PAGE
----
2 Words to Ban From Your Family
Words carry power. They influence our actions and our mood. Even more alarming, they have the power to shape the thoughts, moods, and actions of those around us…not just for today but for years to come. How many of us can remember a harsh word spoken to us by a teacher in elementary school? Or, a hurtful word spoken by a parent in their moment of frustration? Yes, words have power. There are two categories of words in particular that carry a subtle yet pervasive power over those who say them and hear them. These words and phrases sound simple, even harmless; but, they have the potential to limit our freedom, increase our guilt, and choke our self-confidence. These two categories of words have an especially strong impact on our family members. I suggest we ban them from the family. Let me explain.
The first category of words to ban from family life includes absolutes like “always” and “never.” Like our mothers “always” said, “Never say never.” When we say “never” or “always,” we imply something is unchangeable. For instance, telling someone “you always lose your keys” communicates the belief that they cannot change. They will “always” lose their keys and will “always” disappoint. They may as well not even try to change what they “always” do. Consider the subtle way these absolutes label a person: “You never listen to me” labels a person as consistently rude and ignorant. “You always want the last word” carries the label that a person is arrogant and self-centered. “You never do what you’re told” translates into telling a person they are either disobedient or lazy. “You always forget what I ask you to do” carries the belief that person does not care about us. These statements not only carry an implicit negative label of the person, but the absolute in the statement implies the person cannot and will not change! A person responds to these accusations with defensiveness…and the battle begins. We would all benefit from taking the absolutes out of the equation so we can have a better conversation. Instead of saying “always” or “never,” note what happened “this time” in “this situation.” Allow the person an opportunity to change.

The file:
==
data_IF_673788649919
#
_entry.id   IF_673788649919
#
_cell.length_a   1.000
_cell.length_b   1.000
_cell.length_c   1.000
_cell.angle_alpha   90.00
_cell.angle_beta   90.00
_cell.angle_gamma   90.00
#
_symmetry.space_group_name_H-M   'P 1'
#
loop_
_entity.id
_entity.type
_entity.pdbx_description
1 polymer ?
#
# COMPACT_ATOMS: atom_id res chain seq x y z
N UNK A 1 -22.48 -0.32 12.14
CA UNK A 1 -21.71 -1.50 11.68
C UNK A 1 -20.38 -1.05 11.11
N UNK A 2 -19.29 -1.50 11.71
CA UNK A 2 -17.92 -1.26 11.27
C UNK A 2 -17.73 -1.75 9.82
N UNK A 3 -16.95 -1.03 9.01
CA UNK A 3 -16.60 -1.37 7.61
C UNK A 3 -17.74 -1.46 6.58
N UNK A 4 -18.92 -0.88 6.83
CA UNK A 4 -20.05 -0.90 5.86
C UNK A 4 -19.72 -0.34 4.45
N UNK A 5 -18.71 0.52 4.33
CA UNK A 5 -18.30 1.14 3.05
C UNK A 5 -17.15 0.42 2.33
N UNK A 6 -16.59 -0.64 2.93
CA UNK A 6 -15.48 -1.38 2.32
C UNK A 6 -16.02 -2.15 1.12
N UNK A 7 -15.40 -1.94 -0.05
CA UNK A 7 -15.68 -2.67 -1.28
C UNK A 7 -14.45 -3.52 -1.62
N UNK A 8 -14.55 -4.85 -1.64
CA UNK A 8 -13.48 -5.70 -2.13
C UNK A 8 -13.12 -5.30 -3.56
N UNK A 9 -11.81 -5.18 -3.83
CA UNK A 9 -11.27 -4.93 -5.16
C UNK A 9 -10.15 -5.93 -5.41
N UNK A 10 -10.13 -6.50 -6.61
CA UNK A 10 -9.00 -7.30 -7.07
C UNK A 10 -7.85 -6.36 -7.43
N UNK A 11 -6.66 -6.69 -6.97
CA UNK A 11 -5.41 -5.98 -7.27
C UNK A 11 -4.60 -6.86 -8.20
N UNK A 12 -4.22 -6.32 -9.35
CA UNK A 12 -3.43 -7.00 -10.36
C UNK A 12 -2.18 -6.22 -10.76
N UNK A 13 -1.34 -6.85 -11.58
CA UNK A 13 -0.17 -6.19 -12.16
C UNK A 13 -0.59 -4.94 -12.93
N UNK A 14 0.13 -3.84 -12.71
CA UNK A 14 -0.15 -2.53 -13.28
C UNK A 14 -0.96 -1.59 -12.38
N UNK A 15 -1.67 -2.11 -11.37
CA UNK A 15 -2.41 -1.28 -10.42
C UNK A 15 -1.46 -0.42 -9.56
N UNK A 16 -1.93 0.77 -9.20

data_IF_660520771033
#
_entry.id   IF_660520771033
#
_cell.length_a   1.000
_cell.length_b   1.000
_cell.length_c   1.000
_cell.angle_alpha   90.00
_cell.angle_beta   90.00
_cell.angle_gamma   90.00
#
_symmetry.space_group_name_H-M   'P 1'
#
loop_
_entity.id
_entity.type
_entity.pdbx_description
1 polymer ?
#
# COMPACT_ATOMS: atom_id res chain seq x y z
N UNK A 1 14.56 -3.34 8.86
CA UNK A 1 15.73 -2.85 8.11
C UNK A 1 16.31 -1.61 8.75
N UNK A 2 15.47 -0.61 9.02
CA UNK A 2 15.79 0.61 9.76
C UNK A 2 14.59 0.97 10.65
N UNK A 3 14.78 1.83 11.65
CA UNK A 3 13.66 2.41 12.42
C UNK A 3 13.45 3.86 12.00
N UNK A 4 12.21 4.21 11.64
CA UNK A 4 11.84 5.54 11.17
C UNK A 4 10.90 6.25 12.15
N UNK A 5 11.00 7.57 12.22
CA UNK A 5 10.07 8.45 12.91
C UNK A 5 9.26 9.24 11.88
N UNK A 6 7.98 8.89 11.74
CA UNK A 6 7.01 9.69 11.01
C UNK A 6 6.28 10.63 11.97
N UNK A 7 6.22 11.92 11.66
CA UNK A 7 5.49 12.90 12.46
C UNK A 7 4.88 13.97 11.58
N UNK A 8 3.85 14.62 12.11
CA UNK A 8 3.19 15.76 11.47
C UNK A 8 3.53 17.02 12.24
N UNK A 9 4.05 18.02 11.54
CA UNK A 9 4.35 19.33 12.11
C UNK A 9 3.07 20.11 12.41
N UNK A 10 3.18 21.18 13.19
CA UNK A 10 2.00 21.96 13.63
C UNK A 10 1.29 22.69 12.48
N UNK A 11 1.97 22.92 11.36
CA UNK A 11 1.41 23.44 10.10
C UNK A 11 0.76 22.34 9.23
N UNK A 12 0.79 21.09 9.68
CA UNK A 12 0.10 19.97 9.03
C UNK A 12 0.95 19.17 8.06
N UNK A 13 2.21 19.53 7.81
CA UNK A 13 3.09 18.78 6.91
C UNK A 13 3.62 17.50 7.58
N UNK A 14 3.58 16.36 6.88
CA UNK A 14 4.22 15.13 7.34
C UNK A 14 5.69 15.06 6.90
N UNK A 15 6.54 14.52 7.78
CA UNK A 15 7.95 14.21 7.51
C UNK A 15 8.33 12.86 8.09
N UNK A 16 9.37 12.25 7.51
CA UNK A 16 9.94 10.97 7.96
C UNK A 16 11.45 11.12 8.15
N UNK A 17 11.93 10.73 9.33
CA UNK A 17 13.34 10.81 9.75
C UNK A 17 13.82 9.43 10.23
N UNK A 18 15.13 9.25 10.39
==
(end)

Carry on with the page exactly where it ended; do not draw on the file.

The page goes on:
The second category of words to ban from family life include “should,” “ought to,” or “must.” Saying “you should do this” robs a person of choice and responsibility. It imposes a sense of obligation. After all, if “I should do it” what choice do I have? A loved one who tells me “I should” will be upset if I don’t. The only choice I have is to do what “I should” or rebel against the “should” and disappoint the one I love. And, when I do what I “should,” I hold no responsibility for choosing that course of action. Telling family members how they “should” act or what they “ought to have done” also communicates that they can never please you, never be “good enough.” A person flooded with should’s may give up. After all, if I can never be “good enough,” why even try? A well-placed “should” will induce guilt…and guilt can lead to giving up as well.
As you can see, absolutes and “should” have great power. Their power is subtle. They sound simple, even harmless; but, they crush our spirits, increase our guilt, and choke our self-confidence. I’m sure you can recall times in your own life when you were sideswiped by a well-placed absolute or a crushing should. Why continue that pain in our families today. Really, “we should never speak in absolutes or should’s.” Ban them from your family!